I know, I know, writing about your parents as your childhood heroes is a huge cliche, but my Dad really was (and still is) my hero. As a kid, my Dad was the coolest person I knew. He was a firefighter at Disney World for thirty years and retired when I was nine. While he was a firefighter, my Dad also ran his own computer repair business. Before working at Disney, he was a pilot, a salesman at my grandparents’ western store and he was a firefighter for my hometown when he was in high school. Naturally, the stories my Dad tells from the variety of jobs he’s held enchanted me. My bedtime stories were about his piloting days or his oddest incidents at Disney or how my parents met.
You would think that by nature of being a firefighter, my Dad’s proudest moments on the job would have been doing some crazy, cinematic stunts, saving people from burning buildings or repelling down the side of the Disney’s Contemporary Hotel (which he has done more than once, apparently). But the stories my Dad always seemed the most proud of were not action packed thrillers––they were ones where he would make someone feel better, talk to them, calm them down in a stressful situation. The one I remember most was a story about a little girl getting her finger stuck in the hole of a metal chair. He recounted the hours they spent trying to figure out how to get her finger out without cutting too close to her hand. He spent those hours explaining everything they were doing to the girl and her parents, getting her a soda, a stuffed animal, and eventually freeing her hand from the chair.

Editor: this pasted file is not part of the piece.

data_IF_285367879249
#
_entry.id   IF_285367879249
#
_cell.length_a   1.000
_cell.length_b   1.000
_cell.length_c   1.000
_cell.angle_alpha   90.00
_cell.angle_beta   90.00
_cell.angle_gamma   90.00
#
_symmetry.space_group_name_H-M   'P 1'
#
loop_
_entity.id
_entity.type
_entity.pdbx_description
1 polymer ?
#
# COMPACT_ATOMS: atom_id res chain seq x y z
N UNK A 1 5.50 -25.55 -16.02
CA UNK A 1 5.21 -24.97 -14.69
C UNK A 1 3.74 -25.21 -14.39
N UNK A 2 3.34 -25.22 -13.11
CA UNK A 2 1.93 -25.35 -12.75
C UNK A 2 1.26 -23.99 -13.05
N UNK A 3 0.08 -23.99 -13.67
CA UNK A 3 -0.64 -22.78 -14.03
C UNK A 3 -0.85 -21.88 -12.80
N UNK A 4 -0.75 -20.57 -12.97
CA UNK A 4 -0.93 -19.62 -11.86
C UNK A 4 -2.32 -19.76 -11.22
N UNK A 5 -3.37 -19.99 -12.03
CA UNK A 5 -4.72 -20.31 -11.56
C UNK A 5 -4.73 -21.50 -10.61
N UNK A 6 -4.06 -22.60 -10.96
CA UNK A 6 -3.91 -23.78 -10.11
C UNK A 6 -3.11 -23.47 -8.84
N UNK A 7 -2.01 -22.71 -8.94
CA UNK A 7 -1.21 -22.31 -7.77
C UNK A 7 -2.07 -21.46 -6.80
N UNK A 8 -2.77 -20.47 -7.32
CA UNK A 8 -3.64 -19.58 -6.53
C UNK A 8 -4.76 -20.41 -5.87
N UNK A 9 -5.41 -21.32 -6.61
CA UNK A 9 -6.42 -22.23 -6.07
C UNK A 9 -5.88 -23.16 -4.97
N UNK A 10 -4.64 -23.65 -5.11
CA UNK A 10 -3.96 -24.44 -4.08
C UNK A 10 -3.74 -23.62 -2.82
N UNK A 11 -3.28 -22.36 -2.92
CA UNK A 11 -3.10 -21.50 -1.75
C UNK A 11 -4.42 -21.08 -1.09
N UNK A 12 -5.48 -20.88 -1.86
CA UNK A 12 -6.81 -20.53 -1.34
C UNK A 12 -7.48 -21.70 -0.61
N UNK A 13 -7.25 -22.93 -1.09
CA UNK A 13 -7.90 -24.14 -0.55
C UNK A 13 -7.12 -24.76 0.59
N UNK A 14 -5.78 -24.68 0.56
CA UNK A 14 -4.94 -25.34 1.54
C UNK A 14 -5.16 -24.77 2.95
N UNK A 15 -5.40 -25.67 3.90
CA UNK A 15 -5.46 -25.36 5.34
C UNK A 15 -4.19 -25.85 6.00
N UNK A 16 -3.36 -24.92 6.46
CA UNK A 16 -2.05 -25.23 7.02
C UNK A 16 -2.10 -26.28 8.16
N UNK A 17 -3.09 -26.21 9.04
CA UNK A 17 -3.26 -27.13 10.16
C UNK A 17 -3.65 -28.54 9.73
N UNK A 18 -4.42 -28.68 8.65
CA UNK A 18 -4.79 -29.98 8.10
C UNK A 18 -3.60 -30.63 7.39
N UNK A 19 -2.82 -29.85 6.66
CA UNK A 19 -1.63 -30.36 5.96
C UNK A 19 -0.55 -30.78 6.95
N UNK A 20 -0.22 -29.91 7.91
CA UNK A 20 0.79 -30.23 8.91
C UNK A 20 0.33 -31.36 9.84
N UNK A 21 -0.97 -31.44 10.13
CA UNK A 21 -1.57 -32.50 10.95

Another story my Dad talked about that always made him seem like a storybook hero to me was how he met my Mom, which is nothing short of a fairytale. She was working as a ride attendant on “If You Had Wings” (now Buzz Lightyear if you care at all where that is) and got moved to parade crowd control for a day. My Dad, whose job also included doing standby at parades in case something went wrong, was working overtime that day. He spotted my Mom when she was standing in a planter in front of Cinderella’s Castle. He introduced himself and remembered which ride her uniform corresponded to. Afterwards, my Dad would go over to talk to her on his breaks, leaning against the wall as she walked on the moving walkway. The rest is history.
In his free time from the fire station, he’d volunteer for Angel Flight, helping sick children get to their doctor appointments. He also has this crazy way with animals. I don’t think there was a single one that didn’t like him. At one point, we had at least five cats, most of which my parents rescued off the street. One, a white cat called Casper who my Dad had found so dirty and covered in oil that he was black, only warmed up to my Dad, leaving the rest of our family alone.
My Dad also tried to teach me not to put up with mistreatment from others or something that isn’t right, whether that be a boss or otherwise. I say tried because I don’t think I’ve entirely grown a backbone yet (sorry Dad). I would give a more specific story for this one, but honestly there were so many to count I don’t think picking one would do him justice.
Some people might stop idolizing their parents when they hit their angsty preteen years, but my Dad’s place in my life as a hero still continues to this day. This past winter break, I got food poisoning from a bad bowl of one dollar dumplings in NYC, and was so sick I missed my flight. I called my Dad and told him I didn’t think I would make it home for Christmas and that we might have to get a hotel. Instead of letting me spend Christmas Eve alone, he (with the help of my Mom) loaded up our car and drove all the way to Connecticut from North Georgia without stopping to beat the massive snowstorm hitting the Northeast. He also set up a mattress in the back of the car so I could sleep on the drive home. Then we drove all the way back to Georgia, only stopping once to sleep for a few hours.
So my Dad is still the hero he was in my childhood because of his selflessness, drive, and morals that he’s done his best to instill in me. I think he is where I get a lot of my determination to succeed from. I only hope that I can continue living in a way he would be proud of.
Also since he tells me he reads all my articles, love you Dad!